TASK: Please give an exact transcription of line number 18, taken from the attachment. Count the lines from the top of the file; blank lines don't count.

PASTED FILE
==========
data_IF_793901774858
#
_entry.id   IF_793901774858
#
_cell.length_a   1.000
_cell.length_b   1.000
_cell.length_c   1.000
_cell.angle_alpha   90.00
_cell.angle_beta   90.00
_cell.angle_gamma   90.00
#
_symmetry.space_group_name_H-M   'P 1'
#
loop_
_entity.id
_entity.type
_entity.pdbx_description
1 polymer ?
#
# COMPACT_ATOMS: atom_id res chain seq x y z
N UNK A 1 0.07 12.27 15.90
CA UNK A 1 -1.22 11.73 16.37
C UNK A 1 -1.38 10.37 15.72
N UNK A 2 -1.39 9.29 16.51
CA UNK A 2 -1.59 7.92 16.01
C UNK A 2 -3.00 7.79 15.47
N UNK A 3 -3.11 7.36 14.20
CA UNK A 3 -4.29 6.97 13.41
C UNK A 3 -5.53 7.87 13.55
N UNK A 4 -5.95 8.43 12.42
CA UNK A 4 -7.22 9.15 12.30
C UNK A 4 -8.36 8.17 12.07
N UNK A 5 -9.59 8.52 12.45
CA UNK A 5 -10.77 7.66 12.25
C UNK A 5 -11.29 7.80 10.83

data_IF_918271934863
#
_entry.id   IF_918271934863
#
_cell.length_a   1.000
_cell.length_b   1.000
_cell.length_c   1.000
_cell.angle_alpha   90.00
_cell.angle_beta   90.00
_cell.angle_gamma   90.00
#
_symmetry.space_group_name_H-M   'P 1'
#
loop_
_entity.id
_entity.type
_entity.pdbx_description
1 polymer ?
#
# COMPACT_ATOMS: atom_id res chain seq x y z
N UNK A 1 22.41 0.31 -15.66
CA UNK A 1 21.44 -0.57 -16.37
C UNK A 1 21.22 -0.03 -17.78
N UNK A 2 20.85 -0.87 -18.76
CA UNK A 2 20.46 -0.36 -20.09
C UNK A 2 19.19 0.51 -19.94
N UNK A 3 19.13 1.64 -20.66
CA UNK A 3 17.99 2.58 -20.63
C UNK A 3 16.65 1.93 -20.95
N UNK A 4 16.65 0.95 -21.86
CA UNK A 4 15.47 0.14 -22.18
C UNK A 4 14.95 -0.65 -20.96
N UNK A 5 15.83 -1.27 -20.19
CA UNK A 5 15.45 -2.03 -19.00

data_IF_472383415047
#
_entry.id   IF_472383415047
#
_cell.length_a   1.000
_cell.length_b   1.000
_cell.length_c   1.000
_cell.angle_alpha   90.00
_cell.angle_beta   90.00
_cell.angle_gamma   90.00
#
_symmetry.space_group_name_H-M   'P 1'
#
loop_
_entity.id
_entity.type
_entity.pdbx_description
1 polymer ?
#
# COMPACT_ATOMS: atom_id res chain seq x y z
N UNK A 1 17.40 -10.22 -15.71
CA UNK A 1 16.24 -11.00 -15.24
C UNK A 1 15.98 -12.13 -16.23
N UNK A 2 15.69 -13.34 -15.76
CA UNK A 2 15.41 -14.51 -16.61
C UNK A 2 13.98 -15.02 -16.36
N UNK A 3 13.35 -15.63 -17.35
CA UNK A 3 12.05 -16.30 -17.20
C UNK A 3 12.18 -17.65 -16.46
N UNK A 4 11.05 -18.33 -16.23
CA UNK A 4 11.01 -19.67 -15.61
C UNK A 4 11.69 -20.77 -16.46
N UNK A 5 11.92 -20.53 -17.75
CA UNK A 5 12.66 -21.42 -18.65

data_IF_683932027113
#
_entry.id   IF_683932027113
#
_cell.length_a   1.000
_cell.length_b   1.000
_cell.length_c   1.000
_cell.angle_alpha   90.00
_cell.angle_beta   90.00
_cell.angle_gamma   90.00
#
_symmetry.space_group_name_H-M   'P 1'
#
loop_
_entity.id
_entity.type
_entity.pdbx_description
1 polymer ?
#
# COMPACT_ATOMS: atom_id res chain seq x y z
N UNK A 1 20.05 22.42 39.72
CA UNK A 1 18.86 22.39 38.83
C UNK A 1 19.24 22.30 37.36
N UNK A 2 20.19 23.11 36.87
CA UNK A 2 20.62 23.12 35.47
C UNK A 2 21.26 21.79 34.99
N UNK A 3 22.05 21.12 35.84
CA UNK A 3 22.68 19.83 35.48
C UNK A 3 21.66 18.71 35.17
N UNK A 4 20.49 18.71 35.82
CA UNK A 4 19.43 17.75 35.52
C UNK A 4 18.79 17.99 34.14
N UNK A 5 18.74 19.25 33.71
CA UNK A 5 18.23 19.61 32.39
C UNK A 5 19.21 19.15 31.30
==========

1 polymer ?